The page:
Holy shit. NY is now a names reporting state?! They say in AIDS, as goes New York, so goes the nation. If I could, I'd fly there today to march in the massive demonstration I hope everyone is planning. And get your lawyers to tie it up in the courts until it's overturned. The time for Resist the List civil disobedience is NOW. -- Richard Jackman, Seattle, WA USA (Union of Speechless Anarchists)
>See below an AP report:
N.Y. Passes HIV Notification Bill
ALBANY, N.Y. (AP) -- New York doctors must report the names of people living with HIV and AIDS and notify their sexual partners under legislation approved early today.
The state Assembly passed the sweeping notification measure 112-34 after two hours of heated debate that pitted civil liberties concerns against public health needs.
Under the legislation, health care workers must try to get infected patients to identify any former sexual partners who may be at risk and then notify them. Currently, doctors have the option of telling partners about the virus in some cases, but health workers say they fear lawsuits if they do so.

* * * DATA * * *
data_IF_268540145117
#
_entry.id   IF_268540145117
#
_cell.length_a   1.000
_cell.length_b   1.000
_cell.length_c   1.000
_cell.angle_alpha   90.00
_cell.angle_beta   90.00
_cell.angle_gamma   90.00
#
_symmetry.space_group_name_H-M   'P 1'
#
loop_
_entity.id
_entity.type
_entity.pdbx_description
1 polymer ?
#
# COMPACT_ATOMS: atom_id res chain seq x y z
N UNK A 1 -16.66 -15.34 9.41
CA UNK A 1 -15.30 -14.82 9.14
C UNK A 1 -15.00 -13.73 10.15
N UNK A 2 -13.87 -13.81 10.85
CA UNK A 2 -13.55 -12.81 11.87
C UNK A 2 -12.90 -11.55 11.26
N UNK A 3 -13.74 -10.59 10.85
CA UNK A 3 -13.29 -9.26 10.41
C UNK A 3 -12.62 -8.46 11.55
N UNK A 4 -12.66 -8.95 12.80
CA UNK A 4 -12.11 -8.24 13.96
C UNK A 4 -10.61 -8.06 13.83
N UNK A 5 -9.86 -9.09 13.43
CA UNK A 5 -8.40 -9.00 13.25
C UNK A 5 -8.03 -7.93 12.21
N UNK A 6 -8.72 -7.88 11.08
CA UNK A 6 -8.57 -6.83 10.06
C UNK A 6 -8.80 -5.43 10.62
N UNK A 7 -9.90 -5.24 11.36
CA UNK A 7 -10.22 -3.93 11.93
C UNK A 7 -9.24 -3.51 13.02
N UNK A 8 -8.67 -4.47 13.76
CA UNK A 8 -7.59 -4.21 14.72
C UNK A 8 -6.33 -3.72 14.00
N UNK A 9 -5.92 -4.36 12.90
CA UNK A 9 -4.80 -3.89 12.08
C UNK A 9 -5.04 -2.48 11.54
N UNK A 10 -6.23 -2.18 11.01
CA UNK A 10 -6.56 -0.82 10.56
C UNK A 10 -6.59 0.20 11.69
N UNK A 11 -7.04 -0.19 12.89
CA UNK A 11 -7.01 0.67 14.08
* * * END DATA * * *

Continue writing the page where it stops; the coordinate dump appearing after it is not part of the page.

The state Senate had already passed the bill, which advocates say is among the most far-reaching in the nation.
Critics say requiring such reporting will deter some people from seeking testing and treatment. Public health officials argue the notification program could help stem the spread of HIV.
Thursday, March 26, 1999 8:30 AM
NY State Department of Health
NY State HIV Advisory Council
5 Penn Plaza, West 34th Street
@ 8th Av, New York City
The Mayersohn/Velella Bill would require the reporting of names of HIV positive individuals to local health departments, which would then notify the spouses and known sexual partners of these individuals. Two other Bills by Kaufman/Maltese would impose severe criminal penalties (which would include a prison term) on anyone who, knowing they are HIV positive, fails to disclose this information to a sexual or drug using partner.
PROTEST to Repeal New York's Coercive
Partner Notification Law
Governor George Pataki, Assembly Speaker Sheldon Silver and other state lawmakers are dangerous to New York's fight against HIV/AIDS. They have made mandatory names reporting and partner notification for HIV the law in New York. This will drive people away from HIV testing and treatment.
PROTEST to Repeal New York's
Coercive Partner Notification Law